“Around 90pc of luxury goods are still sold in shops. It is changing but I think we will reach a maximum of 25pc to 35pc of luxury goods sold online. So, at the end of the day, around two thirds of sales will still be in physical shops”, Farfetch CEO Jose Neves told The Telegraph.
Neves and his company have been admired in fashion circles since launching. But in the last few years its status from “one to watch” to serious player in the industry has been cemented, partly due to attracting some of the most established players. In February, it lured Dame Natalie Massenet, chairman of the British Fashion Council and Net-a-Porter founder, to its board as non-executive co-chairman.
Swiftly after Massenet joined, Farfetch announced that it would be taking over Condé Nast’s Style.com online shopping venture after the Vogue and GQ publisher’s offering underwhelmed the market. The move has given Farfetch access to the type of glossy editorial content that attracts readers to the fashion bible.
Most recently, Farfetch has set its sights overseas since bagging a $397m (£308m) investment from JD.com, China’s second biggest online player. Even before the deal, Farfetch generated 10pc of its sales from China, but Neves said he realised this couldn’t continue without bringing in a local partner. While 270m Chinese users shop on JD.com, Farfetch will also immediately gain access to the mind-boggling 900m users of instant messaging and shopping service WeChat, which is owned by JD’s majority shareholder Tencent.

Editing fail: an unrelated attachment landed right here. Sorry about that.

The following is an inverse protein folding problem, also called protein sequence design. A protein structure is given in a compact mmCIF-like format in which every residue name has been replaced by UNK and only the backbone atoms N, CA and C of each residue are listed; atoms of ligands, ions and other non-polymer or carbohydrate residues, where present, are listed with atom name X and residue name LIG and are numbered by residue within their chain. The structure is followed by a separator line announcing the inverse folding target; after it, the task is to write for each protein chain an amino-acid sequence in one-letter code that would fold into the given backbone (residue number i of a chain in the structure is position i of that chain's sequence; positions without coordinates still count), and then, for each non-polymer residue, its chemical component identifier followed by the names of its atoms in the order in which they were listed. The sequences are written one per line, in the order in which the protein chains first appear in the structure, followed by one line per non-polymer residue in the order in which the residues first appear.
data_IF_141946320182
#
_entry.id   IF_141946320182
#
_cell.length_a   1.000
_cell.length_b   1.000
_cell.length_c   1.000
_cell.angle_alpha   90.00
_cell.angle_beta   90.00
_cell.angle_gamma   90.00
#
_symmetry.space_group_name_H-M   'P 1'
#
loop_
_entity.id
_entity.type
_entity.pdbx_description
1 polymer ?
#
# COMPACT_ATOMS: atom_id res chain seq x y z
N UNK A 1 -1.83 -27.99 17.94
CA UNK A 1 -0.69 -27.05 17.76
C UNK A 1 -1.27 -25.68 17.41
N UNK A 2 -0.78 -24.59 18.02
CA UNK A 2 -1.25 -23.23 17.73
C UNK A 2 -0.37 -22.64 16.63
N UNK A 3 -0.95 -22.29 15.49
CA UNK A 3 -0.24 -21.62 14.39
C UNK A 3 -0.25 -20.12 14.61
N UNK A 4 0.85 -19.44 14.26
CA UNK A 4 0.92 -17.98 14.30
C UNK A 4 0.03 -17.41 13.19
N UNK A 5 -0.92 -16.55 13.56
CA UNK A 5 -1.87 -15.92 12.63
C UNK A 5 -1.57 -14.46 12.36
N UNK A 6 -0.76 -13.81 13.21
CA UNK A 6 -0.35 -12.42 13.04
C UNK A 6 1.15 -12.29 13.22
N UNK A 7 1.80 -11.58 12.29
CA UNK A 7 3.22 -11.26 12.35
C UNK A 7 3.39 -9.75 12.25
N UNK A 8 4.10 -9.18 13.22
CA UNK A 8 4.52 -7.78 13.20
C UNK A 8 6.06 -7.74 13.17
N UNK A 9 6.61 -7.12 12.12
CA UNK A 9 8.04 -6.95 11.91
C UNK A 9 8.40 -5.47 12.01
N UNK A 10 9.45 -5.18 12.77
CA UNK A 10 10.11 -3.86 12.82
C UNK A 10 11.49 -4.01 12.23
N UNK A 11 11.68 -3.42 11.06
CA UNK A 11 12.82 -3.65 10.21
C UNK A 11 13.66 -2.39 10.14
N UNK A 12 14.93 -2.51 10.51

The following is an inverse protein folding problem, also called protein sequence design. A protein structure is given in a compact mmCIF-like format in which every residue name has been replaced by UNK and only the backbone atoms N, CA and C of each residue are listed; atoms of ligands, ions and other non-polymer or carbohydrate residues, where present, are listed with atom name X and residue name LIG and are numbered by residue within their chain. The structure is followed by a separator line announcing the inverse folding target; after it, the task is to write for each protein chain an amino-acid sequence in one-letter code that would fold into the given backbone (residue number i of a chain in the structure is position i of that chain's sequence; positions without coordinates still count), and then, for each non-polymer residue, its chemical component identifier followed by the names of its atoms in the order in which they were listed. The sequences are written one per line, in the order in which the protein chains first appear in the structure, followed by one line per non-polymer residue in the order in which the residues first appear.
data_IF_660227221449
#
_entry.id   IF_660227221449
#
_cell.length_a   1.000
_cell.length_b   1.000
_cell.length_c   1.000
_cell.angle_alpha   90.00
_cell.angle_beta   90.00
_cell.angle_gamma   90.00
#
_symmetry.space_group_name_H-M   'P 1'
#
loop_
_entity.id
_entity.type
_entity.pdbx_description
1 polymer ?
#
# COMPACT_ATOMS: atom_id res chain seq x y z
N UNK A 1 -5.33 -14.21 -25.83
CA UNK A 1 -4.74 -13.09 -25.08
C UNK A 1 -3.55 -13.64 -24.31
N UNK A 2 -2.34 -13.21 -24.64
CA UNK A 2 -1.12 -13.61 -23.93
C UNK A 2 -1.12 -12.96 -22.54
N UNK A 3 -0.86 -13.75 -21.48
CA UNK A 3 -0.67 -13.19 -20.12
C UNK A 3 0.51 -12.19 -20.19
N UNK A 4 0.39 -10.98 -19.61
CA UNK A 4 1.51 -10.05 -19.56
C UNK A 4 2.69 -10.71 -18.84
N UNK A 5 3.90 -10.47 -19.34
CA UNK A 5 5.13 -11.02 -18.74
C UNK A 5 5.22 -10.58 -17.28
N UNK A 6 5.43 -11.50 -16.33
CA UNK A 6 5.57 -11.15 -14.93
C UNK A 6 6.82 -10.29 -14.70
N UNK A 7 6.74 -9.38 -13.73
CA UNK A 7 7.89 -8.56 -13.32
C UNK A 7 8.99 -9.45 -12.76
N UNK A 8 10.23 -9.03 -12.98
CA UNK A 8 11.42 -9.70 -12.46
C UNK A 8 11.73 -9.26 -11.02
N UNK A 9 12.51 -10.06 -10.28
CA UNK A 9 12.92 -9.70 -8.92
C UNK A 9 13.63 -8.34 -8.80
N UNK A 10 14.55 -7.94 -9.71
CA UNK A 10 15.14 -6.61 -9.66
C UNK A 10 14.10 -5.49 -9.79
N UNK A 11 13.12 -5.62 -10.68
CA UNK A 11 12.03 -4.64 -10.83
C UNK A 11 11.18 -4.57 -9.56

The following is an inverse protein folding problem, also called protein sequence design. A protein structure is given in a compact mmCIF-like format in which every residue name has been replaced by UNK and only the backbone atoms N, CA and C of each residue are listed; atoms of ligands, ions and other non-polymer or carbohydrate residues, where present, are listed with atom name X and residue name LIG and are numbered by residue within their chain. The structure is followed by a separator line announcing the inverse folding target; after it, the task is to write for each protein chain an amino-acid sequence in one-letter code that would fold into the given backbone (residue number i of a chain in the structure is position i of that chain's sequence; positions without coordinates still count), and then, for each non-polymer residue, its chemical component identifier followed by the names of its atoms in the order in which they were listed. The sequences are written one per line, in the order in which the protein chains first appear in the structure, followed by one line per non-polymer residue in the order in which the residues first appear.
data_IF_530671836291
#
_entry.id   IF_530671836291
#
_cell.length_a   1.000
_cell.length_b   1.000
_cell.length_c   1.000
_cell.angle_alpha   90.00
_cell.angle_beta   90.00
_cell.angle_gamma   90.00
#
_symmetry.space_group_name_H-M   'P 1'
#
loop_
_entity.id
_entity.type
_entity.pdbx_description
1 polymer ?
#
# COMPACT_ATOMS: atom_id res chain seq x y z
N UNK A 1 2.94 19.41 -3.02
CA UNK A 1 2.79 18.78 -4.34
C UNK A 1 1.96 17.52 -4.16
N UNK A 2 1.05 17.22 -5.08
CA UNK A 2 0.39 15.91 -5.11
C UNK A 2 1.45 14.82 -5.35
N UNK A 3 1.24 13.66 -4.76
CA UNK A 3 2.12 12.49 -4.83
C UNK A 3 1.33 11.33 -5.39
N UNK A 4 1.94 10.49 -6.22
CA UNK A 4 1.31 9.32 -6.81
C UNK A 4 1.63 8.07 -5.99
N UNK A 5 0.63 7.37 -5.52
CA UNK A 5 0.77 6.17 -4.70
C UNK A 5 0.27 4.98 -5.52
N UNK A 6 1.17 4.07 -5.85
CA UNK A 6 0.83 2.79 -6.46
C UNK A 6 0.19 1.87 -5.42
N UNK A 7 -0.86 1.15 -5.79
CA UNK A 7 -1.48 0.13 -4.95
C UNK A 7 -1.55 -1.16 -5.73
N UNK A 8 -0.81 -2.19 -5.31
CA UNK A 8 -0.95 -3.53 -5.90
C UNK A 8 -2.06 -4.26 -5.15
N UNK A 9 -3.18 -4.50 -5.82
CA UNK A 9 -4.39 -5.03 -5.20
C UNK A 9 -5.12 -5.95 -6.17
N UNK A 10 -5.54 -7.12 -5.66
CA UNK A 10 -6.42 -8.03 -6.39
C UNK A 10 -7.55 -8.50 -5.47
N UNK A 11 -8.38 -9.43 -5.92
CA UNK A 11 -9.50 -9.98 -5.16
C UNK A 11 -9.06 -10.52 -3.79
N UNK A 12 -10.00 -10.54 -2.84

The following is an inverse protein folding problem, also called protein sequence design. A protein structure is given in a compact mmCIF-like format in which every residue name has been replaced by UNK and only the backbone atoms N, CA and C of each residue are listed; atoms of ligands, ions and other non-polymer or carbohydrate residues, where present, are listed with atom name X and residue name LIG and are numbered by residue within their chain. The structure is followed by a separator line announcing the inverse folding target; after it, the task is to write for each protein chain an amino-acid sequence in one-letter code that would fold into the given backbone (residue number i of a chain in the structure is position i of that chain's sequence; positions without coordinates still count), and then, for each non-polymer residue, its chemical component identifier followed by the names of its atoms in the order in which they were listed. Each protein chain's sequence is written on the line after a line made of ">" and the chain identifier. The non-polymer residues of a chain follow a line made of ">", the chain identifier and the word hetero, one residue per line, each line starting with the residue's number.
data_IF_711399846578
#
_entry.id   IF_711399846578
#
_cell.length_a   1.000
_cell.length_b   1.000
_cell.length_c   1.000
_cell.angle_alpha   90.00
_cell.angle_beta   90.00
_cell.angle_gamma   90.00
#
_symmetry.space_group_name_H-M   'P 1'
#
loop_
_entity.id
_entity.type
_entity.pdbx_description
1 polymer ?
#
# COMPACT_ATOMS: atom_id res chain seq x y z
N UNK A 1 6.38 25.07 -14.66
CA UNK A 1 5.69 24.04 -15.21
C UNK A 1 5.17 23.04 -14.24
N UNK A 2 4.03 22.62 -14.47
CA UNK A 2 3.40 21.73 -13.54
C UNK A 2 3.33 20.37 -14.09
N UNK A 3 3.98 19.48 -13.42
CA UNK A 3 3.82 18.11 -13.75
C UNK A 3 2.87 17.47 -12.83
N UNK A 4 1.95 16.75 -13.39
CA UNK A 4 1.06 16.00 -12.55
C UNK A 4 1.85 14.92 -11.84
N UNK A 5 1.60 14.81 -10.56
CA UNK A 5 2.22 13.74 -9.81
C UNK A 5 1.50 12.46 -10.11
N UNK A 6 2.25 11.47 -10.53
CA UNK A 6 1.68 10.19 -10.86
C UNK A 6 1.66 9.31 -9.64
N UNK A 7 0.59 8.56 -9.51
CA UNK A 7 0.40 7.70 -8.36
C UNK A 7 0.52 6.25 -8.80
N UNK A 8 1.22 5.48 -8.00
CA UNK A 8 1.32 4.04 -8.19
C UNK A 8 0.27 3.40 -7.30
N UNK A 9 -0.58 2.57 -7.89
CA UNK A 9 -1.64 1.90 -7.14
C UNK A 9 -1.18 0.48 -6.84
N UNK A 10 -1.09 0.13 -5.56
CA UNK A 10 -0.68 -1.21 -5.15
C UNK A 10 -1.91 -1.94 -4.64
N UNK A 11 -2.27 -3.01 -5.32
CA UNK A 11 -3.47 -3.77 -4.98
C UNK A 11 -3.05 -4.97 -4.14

Like Uber, which has become the world’s biggest car service but owns no cars, or the world’s largest accommodation provider, Airbnb, which owns no rooms, Farfetch owns no shops or even an inventory of the clothes, shoes and handbags it sells for hundreds of pounds.
But unlike the online luxury fashion rivals it is often compared to – Net-a-Porter, Yoox and Matches Fashion – Farfetch is entirely dependent on old-fashioned bricks and mortar retailers for its stock.
In addition to buying Mayfair boutique Browns Fashion in 2015, the business has a network of 700 hand-picked fashion boutiques spanning 40 countries, including Japan, Finland, Mexico and Dubai in UAE.
“It means that these boutiques, often family-run, can have a booming export business and not have to worry about doing deliveries or working out import duty. There are many who have said that they wouldn’t have survived without us.”
“We operate in real-time in the same way that you can search for reservations at restaurants that have availability at 9pm that evening on OpenTable. And then we have the logistics and the deliveries to get the food, or clothes to you, like Deliveroo.”
Theoretically, Farfetch’s technology, which tracks what the boutiques in its network are selling both online and in store, means that a shopper should never be confronted with a frustrating “sold out” message when clicking on their desired item.
Neves is currently concerned about the messy negotiations surrounding the UK’s exit from the European Union. “I see no upside to Brexit from a business point of view. I won’t get into the politics. We won’t be, and haven’t been, too affected so far as we source and ship to 40 different countries. But I am concerned about what happens to our talent as we have 25 different nationalities, including myself, at Farfetch.
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